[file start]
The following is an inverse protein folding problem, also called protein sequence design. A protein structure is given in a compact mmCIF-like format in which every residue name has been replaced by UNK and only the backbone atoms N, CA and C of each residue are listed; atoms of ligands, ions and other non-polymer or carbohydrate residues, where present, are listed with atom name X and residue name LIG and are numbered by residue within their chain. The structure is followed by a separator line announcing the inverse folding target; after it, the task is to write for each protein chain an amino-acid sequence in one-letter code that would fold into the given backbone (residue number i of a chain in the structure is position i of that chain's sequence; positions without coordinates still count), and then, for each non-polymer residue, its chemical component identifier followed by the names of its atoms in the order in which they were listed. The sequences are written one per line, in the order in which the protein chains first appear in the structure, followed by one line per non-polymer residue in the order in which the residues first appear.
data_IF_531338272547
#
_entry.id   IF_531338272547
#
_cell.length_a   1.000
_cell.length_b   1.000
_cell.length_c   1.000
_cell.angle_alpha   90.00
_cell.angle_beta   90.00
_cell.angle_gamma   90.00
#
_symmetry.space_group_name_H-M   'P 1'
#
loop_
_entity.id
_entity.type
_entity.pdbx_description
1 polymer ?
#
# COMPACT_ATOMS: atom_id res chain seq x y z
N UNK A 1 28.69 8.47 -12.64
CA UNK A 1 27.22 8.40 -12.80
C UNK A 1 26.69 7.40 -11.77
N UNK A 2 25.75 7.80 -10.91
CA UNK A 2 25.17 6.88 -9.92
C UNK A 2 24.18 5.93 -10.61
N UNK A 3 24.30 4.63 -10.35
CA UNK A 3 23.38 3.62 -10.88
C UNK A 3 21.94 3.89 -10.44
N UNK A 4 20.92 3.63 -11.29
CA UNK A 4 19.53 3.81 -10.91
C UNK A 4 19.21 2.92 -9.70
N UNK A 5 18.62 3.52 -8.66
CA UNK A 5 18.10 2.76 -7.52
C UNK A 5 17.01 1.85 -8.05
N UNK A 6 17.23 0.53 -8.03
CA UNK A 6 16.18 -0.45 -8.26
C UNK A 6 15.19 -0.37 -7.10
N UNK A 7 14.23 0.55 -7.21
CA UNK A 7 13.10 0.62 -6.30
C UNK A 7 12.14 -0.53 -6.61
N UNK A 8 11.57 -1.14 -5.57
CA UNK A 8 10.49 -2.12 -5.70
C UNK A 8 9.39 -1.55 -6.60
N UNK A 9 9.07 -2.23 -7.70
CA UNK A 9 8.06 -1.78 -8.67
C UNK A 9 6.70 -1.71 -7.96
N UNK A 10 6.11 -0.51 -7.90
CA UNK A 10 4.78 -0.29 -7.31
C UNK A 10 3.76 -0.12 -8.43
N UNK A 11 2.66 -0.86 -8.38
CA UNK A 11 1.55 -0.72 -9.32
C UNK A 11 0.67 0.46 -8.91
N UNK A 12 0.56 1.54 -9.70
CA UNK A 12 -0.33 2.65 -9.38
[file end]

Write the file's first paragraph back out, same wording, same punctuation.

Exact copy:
The following is an inverse protein folding problem, also called protein sequence design. A protein structure is given in a compact mmCIF-like format in which every residue name has been replaced by UNK and only the backbone atoms N, CA and C of each residue are listed; atoms of ligands, ions and other non-polymer or carbohydrate residues, where present, are listed with atom name X and residue name LIG and are numbered by residue within their chain. The structure is followed by a separator line announcing the inverse folding target; after it, the task is to write for each protein chain an amino-acid sequence in one-letter code that would fold into the given backbone (residue number i of a chain in the structure is position i of that chain's sequence; positions without coordinates still count), and then, for each non-polymer residue, its chemical component identifier followed by the names of its atoms in the order in which they were listed. The sequences are written one per line, in the order in which the protein chains first appear in the structure, followed by one line per non-polymer residue in the order in which the residues first appear.